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Foundations are distinct legal entities that are almost invariably set up for charitable purposes or for the administration of the assets of a family or other social grouping. In many states they fulfil a role that charitable trusts play in jurisdictions with Anglo Saxon law. Foundations are subject to considerable variation in legal structure among countries, but are usually characterised by owning property in their own right despite having no persons who claim ownership rights over the assets of the foundations.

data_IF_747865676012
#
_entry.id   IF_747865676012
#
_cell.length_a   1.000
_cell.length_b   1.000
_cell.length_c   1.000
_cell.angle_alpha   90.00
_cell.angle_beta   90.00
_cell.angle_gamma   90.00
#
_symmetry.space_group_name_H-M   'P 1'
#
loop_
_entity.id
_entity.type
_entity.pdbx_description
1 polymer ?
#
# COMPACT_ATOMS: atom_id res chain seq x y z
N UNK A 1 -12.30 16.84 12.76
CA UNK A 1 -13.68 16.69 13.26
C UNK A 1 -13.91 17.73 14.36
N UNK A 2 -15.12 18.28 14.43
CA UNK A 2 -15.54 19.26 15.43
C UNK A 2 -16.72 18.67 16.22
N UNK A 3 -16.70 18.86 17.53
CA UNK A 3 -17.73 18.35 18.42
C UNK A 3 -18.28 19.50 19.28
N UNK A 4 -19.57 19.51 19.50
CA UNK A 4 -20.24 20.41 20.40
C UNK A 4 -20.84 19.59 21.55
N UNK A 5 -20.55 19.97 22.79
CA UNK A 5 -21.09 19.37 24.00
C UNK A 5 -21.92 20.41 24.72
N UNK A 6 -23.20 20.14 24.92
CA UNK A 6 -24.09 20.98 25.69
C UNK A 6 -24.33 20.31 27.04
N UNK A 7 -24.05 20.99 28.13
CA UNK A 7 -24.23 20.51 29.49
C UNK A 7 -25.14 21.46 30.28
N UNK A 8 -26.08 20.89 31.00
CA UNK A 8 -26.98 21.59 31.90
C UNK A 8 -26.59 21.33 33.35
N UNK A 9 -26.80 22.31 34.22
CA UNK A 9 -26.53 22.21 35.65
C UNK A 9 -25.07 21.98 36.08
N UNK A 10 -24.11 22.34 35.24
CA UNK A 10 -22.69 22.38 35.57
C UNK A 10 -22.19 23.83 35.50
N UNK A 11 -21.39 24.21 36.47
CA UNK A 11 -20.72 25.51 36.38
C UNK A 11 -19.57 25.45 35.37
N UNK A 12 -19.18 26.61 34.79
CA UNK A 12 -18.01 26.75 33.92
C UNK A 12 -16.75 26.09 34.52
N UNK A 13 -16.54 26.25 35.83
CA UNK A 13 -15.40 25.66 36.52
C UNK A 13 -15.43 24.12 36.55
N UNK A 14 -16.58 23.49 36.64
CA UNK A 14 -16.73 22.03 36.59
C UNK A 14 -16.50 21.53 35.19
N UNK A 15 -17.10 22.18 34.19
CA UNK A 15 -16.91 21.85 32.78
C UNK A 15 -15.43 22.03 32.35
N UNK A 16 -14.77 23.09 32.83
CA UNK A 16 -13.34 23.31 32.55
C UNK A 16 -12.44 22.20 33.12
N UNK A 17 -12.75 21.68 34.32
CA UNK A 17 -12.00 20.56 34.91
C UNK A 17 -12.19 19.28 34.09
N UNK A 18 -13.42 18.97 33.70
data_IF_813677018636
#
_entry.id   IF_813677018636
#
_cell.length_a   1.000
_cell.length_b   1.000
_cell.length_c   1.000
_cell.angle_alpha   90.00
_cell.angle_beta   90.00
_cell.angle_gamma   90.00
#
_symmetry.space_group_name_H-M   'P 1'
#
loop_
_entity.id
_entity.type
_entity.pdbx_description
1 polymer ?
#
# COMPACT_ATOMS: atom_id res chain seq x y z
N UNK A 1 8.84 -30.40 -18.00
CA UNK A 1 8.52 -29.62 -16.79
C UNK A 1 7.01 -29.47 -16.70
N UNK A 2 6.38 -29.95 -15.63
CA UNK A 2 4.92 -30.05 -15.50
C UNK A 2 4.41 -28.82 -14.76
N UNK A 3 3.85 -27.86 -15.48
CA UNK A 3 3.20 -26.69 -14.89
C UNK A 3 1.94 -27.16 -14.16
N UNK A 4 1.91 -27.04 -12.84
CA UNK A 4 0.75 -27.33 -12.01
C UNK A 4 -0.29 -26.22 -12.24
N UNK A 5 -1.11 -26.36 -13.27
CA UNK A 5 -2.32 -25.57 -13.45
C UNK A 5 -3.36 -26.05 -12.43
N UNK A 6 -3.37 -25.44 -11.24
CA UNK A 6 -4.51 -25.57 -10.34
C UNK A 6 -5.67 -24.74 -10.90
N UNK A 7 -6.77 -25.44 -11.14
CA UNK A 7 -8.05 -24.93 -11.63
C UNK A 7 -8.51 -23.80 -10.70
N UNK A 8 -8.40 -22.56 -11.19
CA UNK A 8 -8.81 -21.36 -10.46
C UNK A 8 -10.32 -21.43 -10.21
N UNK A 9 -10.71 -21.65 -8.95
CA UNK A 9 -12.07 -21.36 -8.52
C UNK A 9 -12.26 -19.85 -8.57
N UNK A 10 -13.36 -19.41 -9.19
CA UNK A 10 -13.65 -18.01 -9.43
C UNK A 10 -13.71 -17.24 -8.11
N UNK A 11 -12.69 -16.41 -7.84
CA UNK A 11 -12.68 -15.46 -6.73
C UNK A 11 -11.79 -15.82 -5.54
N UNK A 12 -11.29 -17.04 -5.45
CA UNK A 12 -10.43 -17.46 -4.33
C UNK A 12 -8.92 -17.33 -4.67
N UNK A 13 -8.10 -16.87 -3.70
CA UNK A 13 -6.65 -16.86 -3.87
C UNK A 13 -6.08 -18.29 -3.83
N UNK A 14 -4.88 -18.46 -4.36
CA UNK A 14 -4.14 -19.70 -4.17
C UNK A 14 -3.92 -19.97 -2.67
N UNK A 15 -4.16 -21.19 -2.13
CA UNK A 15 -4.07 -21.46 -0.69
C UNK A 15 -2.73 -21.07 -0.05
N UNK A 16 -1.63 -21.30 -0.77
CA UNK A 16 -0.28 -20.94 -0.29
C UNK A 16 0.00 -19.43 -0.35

Foundations are usually managed by a board. In some jurisdictions, such as Austria, foundations are reasonably transparent and must file data on public record. In others, such as Panama and Liechtenstein they are extremely secretive.The appeal of foundations is growing as trustees seek to limit their liability to settlors, beneficiaries and others and as such foundation laws are becoming more commonplace in Anglo Saxon legal systems.